WP2 and WP4 it has to be mentioned that he results of the Danube Region co-publication and co-patenting studies have been used in various stakeholder settings to emphasise the potential of EUSDR cooperation in research and innovation. The review of good practices in supporting R&I, the available experiences with a portfolio of funding instrument and within the given policy mix of some of the countries provide also insignts for countries beside the tow involved in the two STI Policy Mix Peer Reviews
As a relevant point also the work in WP3 i.e. on the recommendations “Towards a Danube Region Bioeconomy Concept” can be used as a starting point to activate a broader bioeconomy debate in the Danube Region. To this end, EUSDR seems the appropriate multilateral framework where bringing forward these discussions. The process shall be steered by one Priority Area strategic for the development of bioeconomy at macro-regional level (i.e. PA8), yet it shall envisage some (structured) interactions with other PAs (PA2, PA6, and PA7).
With regards the ERA Roadmap contribution along the three topics of the ERA workshops in WP2 it has to be mentioned that future impacts can be observed only beyond the duration of the project as the STI system elements and ERA related processes have amid to long term impact on national, macro-regional or EU level processes.
(4) IMPACT DIMENSION: Maintained and used information sources beyond project end (website, newsletter)
Concerning the WP3 focusing on the societal challenges related to energy and the bio-based economies, the “soft measures” in support to transnational networking and R&I cooperation, knowledge circulation and dissemination can make its own contribution, although difficult to measure in terms of mid-/long-term impact. WP3 Energy & Bioeconomy News Alert proved a useful tool to ensure a constant information flow in the fields of sustainable energy and bioeconomy within the Danube Region, as also demonstrated by the very positive feedback of users.
Concerning the directed STI Policy Mix Peer Reviews in WP4, the PMPR reports have been translated to national languages of BiH and Serbia. The PMPR report on Serbia has been also published and printed and distributed. Moreover, dissemination workshops have been held which offered the developed sets of recommendations to relevant decisions makers and stakeholders.
As far as the Danube-INCO.NET communication infrastructure is concerned, this was mainly dominated by the Danube-INCO.NET website and Newsletter that were praised in several occasions as a key instrument for keeping updated on the RTDI dynamics in the DR and on cooperation opportunities in the wider EU area. The newsletter was sent to almost 13,700 subscribers on a bi-weekly base, while other public interfaces such as the Facebook, Twitter and the LinkedIn profiles shown also positive trends in the whole project period 2014 to 2017: just to mention that Facebook fans amount to almost 1,320, that about 8.4 new information articles have been published on the portal per day, and monthly visits were about 4,400 – the size of outreach was unexpected and a huge success. Periodical statistics and data on the information provided through the portal were collected. They prove that the editorial work was accomplished with due diligence.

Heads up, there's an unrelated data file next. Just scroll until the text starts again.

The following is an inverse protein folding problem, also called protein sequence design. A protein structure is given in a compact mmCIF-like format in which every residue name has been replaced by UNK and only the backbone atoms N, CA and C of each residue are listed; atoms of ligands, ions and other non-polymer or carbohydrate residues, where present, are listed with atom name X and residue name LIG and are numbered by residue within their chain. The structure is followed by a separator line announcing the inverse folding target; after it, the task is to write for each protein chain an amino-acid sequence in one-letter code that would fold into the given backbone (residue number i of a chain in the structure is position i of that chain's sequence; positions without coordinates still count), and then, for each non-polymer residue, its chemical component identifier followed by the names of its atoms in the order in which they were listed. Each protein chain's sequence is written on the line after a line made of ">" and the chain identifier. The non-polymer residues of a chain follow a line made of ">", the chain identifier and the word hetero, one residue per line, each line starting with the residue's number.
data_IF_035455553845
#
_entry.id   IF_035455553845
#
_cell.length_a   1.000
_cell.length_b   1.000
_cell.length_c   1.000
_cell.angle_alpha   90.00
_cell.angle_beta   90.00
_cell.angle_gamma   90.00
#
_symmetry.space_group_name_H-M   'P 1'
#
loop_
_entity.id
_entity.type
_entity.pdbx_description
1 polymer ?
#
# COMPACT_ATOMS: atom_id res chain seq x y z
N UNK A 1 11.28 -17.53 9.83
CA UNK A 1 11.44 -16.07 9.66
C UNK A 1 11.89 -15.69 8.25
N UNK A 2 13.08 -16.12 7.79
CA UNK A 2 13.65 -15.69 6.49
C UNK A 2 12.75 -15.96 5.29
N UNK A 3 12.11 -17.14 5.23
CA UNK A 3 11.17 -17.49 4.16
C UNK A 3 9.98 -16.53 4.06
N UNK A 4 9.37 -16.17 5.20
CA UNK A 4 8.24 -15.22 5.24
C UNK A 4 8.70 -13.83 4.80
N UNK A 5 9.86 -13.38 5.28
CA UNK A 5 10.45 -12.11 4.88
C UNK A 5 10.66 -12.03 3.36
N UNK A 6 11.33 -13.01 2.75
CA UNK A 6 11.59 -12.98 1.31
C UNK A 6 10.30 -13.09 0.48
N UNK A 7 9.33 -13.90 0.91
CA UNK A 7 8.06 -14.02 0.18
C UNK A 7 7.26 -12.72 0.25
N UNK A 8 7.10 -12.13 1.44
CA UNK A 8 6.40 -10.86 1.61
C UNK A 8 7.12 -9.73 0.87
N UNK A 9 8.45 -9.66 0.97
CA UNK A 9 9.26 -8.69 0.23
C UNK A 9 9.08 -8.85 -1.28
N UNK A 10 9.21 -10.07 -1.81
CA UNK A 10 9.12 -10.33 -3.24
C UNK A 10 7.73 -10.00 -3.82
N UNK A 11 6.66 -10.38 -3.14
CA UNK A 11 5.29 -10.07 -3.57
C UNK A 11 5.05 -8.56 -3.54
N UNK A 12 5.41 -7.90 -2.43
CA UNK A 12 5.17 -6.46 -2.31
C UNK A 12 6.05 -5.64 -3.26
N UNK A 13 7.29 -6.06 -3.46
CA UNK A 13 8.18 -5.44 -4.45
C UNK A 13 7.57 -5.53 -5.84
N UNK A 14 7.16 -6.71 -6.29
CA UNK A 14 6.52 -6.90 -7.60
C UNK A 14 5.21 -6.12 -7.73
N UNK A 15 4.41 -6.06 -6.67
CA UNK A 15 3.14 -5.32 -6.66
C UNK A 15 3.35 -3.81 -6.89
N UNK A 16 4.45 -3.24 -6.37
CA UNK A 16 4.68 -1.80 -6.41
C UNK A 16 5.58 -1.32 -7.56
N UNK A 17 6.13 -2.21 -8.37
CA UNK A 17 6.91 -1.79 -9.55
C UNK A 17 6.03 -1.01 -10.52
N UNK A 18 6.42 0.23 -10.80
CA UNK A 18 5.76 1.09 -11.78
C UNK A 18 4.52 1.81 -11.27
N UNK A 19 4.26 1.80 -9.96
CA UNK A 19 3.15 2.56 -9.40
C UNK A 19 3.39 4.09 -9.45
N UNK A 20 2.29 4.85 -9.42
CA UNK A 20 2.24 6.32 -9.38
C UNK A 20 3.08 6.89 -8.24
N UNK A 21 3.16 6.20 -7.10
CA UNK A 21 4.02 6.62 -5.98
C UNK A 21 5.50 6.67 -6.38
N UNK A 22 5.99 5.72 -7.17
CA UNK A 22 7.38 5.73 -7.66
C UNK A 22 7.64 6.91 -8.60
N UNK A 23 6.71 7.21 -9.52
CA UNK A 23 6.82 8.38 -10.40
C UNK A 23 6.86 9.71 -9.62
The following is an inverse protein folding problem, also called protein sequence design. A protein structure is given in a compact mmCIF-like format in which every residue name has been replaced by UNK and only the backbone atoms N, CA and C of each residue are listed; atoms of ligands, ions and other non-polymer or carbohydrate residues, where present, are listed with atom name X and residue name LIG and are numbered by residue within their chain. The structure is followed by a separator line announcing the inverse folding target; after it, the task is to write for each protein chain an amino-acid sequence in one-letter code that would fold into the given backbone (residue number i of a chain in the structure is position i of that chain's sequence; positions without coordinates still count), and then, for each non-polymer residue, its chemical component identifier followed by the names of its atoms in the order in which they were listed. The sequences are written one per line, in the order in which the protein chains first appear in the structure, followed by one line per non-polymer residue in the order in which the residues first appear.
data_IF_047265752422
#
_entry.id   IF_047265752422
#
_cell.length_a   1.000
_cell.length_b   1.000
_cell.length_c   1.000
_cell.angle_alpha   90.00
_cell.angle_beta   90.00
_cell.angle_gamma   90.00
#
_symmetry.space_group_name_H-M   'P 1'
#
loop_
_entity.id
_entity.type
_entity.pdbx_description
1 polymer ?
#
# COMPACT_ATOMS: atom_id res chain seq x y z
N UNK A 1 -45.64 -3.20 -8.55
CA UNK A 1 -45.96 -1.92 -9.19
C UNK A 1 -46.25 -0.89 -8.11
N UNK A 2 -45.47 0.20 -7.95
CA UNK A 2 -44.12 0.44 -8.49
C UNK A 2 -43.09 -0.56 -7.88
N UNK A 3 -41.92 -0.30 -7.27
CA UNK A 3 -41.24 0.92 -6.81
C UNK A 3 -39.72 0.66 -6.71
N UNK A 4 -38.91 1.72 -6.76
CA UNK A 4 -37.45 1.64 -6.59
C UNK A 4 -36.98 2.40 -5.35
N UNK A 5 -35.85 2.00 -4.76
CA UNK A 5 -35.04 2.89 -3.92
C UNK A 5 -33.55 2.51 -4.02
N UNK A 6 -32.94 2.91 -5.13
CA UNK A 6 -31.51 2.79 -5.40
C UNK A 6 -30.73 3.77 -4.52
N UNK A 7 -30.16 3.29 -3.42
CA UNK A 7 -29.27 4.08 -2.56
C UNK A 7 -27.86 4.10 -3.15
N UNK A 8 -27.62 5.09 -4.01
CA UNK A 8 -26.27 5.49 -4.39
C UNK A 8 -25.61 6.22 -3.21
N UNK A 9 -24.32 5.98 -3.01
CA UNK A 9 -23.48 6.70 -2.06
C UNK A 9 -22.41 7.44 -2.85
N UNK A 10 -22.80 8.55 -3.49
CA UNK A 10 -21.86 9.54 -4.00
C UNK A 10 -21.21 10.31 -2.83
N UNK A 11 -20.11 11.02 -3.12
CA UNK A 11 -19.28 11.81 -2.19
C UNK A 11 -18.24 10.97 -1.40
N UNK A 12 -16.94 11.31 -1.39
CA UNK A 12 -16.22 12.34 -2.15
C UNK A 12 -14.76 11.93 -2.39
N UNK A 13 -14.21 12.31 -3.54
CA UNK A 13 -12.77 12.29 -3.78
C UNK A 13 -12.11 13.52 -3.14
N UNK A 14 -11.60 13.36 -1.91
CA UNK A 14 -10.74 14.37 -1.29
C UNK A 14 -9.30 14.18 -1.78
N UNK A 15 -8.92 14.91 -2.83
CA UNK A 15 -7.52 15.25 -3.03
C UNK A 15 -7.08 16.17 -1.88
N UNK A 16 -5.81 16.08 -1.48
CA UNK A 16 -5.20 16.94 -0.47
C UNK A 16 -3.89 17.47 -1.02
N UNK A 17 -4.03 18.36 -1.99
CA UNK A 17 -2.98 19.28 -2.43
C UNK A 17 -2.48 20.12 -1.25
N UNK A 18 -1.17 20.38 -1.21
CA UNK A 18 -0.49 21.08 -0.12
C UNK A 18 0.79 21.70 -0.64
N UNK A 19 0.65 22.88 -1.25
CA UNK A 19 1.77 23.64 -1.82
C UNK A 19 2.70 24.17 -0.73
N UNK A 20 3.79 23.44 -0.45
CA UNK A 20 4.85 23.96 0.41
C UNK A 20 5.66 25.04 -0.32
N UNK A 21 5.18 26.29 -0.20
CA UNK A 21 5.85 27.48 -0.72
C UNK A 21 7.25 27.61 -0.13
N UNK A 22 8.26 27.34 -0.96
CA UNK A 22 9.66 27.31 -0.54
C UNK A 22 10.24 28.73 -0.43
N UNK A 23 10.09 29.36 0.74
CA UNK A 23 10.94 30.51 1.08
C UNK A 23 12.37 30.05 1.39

(5) IMPACT DIMENSION: Available and accessible mappings and other data created
The database of stakeholders created in WP3 covering the fields of sustainable energy and bioeconomy represents a significant repository of information, which could turn out particularly useful for building transnational partnerships. EUSDR Priority Areas (2, 7, 8) could make use of it and shall be encouraged to take up its update.
According to the necessary publicity all databases are publicly available on the Danube-INCO.NET website.
(6) IMPACT DIMENSION: JPI and ERA Cofund participation
The Joint “JPI Urban Europe--Danube-INCO.NET” workshop resulted in intended fact-finding missions to selected and committed Danube Region countries for exploring opportunities for joint funding activities and a better integration in the JPI UE Funding Agency Working Group activities as well as to become a full member of JPI UE. At the moment of termination of the project the preparations of integration in the JPI were still ongoing.
(7) IMPACT DIMENSION: Better coordination of funding in the Danube macro-region
The Danube-INCO.Net project partners have significantly contributed to the DRRIF Feasibility Study by providing data and helping draft conclusions. In a next step they have supported PA7 in defining the way forward after results became available. They have contributed to implementing the respective decision to transform the PA7 “DRRIF Working Group” into a sustainable and wider Danube Funding Coordination Network by hosting the first meeting, support in drafting the Tor for the network and facilitating the thematic discussion and agendas in the meetings. Some of the partners will continue to participate in the DFCN due to their respective national functions.